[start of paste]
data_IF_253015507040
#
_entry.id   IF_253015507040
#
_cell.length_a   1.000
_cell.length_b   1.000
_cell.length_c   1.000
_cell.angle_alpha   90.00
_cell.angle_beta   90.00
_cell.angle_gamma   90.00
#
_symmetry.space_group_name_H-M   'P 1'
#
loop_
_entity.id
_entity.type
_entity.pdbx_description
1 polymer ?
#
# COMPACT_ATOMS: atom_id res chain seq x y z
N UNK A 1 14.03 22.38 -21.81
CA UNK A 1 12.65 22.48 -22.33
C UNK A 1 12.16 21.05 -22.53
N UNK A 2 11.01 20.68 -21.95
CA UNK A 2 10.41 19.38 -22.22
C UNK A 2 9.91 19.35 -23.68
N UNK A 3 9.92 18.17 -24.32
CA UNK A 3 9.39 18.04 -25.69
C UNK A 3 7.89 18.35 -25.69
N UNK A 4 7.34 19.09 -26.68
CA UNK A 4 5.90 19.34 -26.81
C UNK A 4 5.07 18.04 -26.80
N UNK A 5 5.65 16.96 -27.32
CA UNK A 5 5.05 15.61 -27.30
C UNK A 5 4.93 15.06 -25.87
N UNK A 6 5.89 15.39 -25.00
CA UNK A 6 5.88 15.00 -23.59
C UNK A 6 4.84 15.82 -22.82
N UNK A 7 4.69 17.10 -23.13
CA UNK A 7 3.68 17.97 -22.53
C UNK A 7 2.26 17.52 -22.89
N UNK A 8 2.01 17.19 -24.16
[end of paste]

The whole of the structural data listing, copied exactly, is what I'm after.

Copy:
data_IF_253015507040
#
_entry.id   IF_253015507040
#
_cell.length_a   1.000
_cell.length_b   1.000
_cell.length_c   1.000
_cell.angle_alpha   90.00
_cell.angle_beta   90.00
_cell.angle_gamma   90.00
#
_symmetry.space_group_name_H-M   'P 1'
#
loop_
_entity.id
_entity.type
_entity.pdbx_description
1 polymer ?
#
# COMPACT_ATOMS: atom_id res chain seq x y z
N UNK A 1 14.03 22.38 -21.81
CA UNK A 1 12.65 22.48 -22.33
C UNK A 1 12.16 21.05 -22.53
N UNK A 2 11.01 20.68 -21.95
CA UNK A 2 10.41 19.38 -22.22
C UNK A 2 9.91 19.35 -23.68
N UNK A 3 9.92 18.17 -24.32
CA UNK A 3 9.39 18.04 -25.69
C UNK A 3 7.89 18.35 -25.69
N UNK A 4 7.34 19.09 -26.68
CA UNK A 4 5.90 19.34 -26.81
C UNK A 4 5.07 18.04 -26.80
N UNK A 5 5.65 16.96 -27.32
CA UNK A 5 5.05 15.61 -27.30
C UNK A 5 4.93 15.06 -25.87
N UNK A 6 5.89 15.39 -25.00
CA UNK A 6 5.88 15.00 -23.59
C UNK A 6 4.84 15.82 -22.82
N UNK A 7 4.69 17.10 -23.13
CA UNK A 7 3.68 17.97 -22.53
C UNK A 7 2.26 17.52 -22.89
N UNK A 8 2.01 17.19 -24.16